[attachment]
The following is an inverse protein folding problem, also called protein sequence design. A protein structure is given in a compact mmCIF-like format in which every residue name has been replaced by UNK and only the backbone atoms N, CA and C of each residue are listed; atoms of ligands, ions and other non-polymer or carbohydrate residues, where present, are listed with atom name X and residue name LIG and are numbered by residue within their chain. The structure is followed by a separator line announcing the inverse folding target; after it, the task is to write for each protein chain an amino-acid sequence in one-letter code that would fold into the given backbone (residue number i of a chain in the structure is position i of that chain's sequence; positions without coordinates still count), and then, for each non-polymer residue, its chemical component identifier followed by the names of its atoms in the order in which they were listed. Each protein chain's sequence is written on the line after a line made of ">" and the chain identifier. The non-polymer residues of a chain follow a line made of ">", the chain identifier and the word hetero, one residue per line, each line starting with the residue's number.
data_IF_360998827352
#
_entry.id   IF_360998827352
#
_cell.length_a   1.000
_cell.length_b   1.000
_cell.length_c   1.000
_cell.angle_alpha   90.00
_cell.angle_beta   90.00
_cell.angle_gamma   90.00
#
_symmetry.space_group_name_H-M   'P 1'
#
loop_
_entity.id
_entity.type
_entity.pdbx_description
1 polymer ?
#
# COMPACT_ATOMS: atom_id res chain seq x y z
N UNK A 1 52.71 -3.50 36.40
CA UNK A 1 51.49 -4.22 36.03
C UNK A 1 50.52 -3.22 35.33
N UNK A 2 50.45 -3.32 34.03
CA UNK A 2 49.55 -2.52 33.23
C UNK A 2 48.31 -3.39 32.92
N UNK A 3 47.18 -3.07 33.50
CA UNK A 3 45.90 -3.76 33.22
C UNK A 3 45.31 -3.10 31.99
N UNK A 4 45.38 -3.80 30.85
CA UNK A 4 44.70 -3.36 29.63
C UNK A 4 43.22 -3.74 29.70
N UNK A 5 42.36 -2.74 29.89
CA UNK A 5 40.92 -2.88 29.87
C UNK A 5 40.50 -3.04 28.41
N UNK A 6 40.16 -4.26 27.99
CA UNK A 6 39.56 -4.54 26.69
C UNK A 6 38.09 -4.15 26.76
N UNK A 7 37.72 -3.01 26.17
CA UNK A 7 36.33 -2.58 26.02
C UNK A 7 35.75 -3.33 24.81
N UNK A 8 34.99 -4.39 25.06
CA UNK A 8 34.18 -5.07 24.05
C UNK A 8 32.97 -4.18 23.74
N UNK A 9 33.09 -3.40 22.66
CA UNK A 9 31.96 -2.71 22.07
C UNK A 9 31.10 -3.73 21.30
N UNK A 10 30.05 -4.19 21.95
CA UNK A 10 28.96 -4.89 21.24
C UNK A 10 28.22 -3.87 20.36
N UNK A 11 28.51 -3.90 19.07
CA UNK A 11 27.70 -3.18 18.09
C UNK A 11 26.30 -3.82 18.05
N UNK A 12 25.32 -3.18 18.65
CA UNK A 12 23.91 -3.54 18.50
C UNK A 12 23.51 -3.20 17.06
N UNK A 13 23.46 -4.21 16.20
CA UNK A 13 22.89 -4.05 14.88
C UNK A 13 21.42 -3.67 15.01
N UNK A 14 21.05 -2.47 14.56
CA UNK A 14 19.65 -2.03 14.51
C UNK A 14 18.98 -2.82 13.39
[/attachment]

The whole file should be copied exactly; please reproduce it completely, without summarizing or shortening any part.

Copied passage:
The following is an inverse protein folding problem, also called protein sequence design. A protein structure is given in a compact mmCIF-like format in which every residue name has been replaced by UNK and only the backbone atoms N, CA and C of each residue are listed; atoms of ligands, ions and other non-polymer or carbohydrate residues, where present, are listed with atom name X and residue name LIG and are numbered by residue within their chain. The structure is followed by a separator line announcing the inverse folding target; after it, the task is to write for each protein chain an amino-acid sequence in one-letter code that would fold into the given backbone (residue number i of a chain in the structure is position i of that chain's sequence; positions without coordinates still count), and then, for each non-polymer residue, its chemical component identifier followed by the names of its atoms in the order in which they were listed. Each protein chain's sequence is written on the line after a line made of ">" and the chain identifier. The non-polymer residues of a chain follow a line made of ">", the chain identifier and the word hetero, one residue per line, each line starting with the residue's number.
data_IF_360998827352
#
_entry.id   IF_360998827352
#
_cell.length_a   1.000
_cell.length_b   1.000
_cell.length_c   1.000
_cell.angle_alpha   90.00
_cell.angle_beta   90.00
_cell.angle_gamma   90.00
#
_symmetry.space_group_name_H-M   'P 1'
#
loop_
_entity.id
_entity.type
_entity.pdbx_description
1 polymer ?
#
# COMPACT_ATOMS: atom_id res chain seq x y z
N UNK A 1 52.71 -3.50 36.40
CA UNK A 1 51.49 -4.22 36.03
C UNK A 1 50.52 -3.22 35.33
N UNK A 2 50.45 -3.32 34.03
CA UNK A 2 49.55 -2.52 33.23
C UNK A 2 48.31 -3.39 32.92
N UNK A 3 47.18 -3.07 33.50
CA UNK A 3 45.90 -3.76 33.22
C UNK A 3 45.31 -3.10 31.99
N UNK A 4 45.38 -3.80 30.85
CA UNK A 4 44.70 -3.36 29.63
C UNK A 4 43.22 -3.74 29.70
N UNK A 5 42.36 -2.74 29.89
CA UNK A 5 40.92 -2.88 29.87
C UNK A 5 40.50 -3.04 28.41
N UNK A 6 40.16 -4.26 27.99
CA UNK A 6 39.56 -4.54 26.69
C UNK A 6 38.09 -4.15 26.76
N UNK A 7 37.72 -3.01 26.17
CA UNK A 7 36.33 -2.58 26.02
C UNK A 7 35.75 -3.33 24.81
N UNK A 8 34.99 -4.39 25.06
CA UNK A 8 34.18 -5.07 24.05
C UNK A 8 32.97 -4.18 23.74
N UNK A 9 33.09 -3.40 22.66
CA UNK A 9 31.96 -2.71 22.07
C UNK A 9 31.10 -3.73 21.30
N UNK A 10 30.05 -4.19 21.95
CA UNK A 10 28.96 -4.89 21.24
C UNK A 10 28.22 -3.87 20.36
N UNK A 11 28.51 -3.90 19.07
CA UNK A 11 27.70 -3.18 18.09
C UNK A 11 26.30 -3.82 18.05
N UNK A 12 25.32 -3.18 18.65
CA UNK A 12 23.91 -3.54 18.50
C UNK A 12 23.51 -3.20 17.06
N UNK A 13 23.46 -4.21 16.20
CA UNK A 13 22.89 -4.05 14.88
C UNK A 13 21.42 -3.67 15.01
N UNK A 14 21.05 -2.47 14.56
CA UNK A 14 19.65 -2.03 14.51
C UNK A 14 18.98 -2.82 13.39